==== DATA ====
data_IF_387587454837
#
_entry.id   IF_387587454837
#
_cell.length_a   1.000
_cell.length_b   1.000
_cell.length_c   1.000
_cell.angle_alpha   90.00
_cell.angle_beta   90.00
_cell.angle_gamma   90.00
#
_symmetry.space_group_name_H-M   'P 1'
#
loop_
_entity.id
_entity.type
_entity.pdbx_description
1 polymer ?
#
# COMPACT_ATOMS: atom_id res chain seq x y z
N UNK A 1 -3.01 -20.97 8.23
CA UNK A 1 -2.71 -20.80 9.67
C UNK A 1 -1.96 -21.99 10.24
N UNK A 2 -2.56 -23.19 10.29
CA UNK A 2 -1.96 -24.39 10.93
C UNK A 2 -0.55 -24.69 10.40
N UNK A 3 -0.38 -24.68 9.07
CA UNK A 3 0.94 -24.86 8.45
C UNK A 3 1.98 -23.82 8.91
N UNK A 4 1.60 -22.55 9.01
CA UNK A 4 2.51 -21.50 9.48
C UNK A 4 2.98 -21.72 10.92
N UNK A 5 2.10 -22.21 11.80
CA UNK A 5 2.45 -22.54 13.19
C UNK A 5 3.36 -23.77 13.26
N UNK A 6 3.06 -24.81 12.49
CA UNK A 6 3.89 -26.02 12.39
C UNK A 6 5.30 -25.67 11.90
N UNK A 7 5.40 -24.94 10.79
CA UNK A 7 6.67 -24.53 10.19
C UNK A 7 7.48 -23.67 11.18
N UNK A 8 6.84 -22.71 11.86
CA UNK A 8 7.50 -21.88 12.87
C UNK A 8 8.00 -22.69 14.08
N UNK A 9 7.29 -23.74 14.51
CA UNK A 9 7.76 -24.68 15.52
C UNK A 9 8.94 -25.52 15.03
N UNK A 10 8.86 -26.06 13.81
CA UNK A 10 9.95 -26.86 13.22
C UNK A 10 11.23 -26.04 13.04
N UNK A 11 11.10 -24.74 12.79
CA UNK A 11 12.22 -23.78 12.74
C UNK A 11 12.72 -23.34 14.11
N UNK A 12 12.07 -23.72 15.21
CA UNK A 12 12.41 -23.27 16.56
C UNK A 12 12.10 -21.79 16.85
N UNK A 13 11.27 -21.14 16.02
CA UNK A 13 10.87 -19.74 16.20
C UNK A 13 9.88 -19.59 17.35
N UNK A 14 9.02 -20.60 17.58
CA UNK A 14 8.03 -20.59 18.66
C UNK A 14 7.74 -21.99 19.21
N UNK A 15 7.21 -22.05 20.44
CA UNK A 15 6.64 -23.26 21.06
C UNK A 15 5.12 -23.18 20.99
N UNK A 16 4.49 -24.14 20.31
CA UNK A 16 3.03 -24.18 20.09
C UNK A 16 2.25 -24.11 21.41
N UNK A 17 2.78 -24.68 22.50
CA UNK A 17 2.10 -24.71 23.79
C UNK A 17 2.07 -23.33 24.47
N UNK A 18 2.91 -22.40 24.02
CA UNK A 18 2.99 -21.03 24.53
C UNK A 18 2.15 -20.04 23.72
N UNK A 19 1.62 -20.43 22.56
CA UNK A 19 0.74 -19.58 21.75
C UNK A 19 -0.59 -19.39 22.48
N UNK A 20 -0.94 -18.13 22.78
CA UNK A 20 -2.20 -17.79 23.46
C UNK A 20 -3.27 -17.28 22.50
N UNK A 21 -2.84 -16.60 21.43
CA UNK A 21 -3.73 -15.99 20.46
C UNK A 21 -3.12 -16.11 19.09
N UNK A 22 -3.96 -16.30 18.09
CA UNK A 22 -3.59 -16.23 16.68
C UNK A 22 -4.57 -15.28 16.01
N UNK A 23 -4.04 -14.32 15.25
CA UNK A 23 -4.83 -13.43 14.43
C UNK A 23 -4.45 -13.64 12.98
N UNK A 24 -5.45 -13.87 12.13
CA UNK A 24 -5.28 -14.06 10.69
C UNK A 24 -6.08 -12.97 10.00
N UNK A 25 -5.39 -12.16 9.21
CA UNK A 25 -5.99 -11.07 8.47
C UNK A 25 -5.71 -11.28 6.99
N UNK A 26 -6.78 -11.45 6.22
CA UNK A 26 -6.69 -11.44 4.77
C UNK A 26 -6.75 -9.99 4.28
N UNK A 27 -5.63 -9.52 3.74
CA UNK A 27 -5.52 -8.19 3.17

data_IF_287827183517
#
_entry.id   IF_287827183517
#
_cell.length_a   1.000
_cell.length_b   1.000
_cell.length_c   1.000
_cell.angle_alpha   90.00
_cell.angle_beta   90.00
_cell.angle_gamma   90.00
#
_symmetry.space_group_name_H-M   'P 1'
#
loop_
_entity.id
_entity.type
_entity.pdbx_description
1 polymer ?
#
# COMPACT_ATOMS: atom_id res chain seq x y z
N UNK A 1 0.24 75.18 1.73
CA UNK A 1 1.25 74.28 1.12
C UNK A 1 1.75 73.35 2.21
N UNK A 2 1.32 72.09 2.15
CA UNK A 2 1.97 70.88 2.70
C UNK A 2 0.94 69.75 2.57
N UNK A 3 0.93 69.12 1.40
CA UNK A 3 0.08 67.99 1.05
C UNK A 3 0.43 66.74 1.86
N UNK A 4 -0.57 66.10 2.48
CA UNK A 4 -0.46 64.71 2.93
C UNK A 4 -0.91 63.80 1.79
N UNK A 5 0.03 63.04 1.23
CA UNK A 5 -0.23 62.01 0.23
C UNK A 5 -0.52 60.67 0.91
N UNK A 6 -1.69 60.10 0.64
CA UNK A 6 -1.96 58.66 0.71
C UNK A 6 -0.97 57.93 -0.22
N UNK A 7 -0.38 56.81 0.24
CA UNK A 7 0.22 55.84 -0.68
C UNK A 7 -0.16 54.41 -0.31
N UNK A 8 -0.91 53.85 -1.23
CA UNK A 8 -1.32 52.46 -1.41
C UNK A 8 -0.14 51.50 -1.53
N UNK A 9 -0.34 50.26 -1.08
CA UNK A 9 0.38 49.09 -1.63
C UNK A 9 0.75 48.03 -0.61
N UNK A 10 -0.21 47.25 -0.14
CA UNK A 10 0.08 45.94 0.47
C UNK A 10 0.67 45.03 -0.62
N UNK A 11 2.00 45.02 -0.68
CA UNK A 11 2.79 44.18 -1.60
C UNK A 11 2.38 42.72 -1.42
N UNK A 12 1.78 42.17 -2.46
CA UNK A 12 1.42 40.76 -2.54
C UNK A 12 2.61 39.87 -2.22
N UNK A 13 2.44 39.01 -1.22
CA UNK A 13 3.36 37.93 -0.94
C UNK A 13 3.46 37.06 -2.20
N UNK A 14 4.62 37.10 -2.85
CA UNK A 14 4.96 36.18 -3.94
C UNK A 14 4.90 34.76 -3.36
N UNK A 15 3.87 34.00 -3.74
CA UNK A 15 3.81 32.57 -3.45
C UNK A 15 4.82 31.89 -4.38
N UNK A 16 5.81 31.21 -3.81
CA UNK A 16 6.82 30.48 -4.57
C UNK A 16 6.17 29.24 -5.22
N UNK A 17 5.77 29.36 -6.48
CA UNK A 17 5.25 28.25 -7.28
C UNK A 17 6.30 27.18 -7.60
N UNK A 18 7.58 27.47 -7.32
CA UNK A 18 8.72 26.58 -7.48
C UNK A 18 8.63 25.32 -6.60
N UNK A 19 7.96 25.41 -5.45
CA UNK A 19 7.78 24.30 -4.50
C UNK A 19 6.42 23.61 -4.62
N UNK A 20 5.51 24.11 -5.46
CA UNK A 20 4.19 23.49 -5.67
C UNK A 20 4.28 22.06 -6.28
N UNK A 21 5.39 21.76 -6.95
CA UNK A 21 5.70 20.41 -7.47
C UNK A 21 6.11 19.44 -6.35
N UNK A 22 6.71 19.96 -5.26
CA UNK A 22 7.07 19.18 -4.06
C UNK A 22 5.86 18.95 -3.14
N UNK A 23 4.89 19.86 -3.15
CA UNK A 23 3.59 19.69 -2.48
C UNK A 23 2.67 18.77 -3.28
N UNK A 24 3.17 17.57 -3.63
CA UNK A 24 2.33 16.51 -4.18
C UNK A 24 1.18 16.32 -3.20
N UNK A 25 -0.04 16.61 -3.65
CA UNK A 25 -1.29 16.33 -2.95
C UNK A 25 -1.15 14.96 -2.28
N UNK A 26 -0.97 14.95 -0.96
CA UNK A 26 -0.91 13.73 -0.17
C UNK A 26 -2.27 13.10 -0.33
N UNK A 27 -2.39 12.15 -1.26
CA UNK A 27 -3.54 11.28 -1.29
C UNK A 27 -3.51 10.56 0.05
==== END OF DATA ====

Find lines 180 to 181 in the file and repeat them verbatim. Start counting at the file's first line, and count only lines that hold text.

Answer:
C UNK A 20 4.28 22.06 -6.28
N UNK A 21 5.39 21.76 -6.95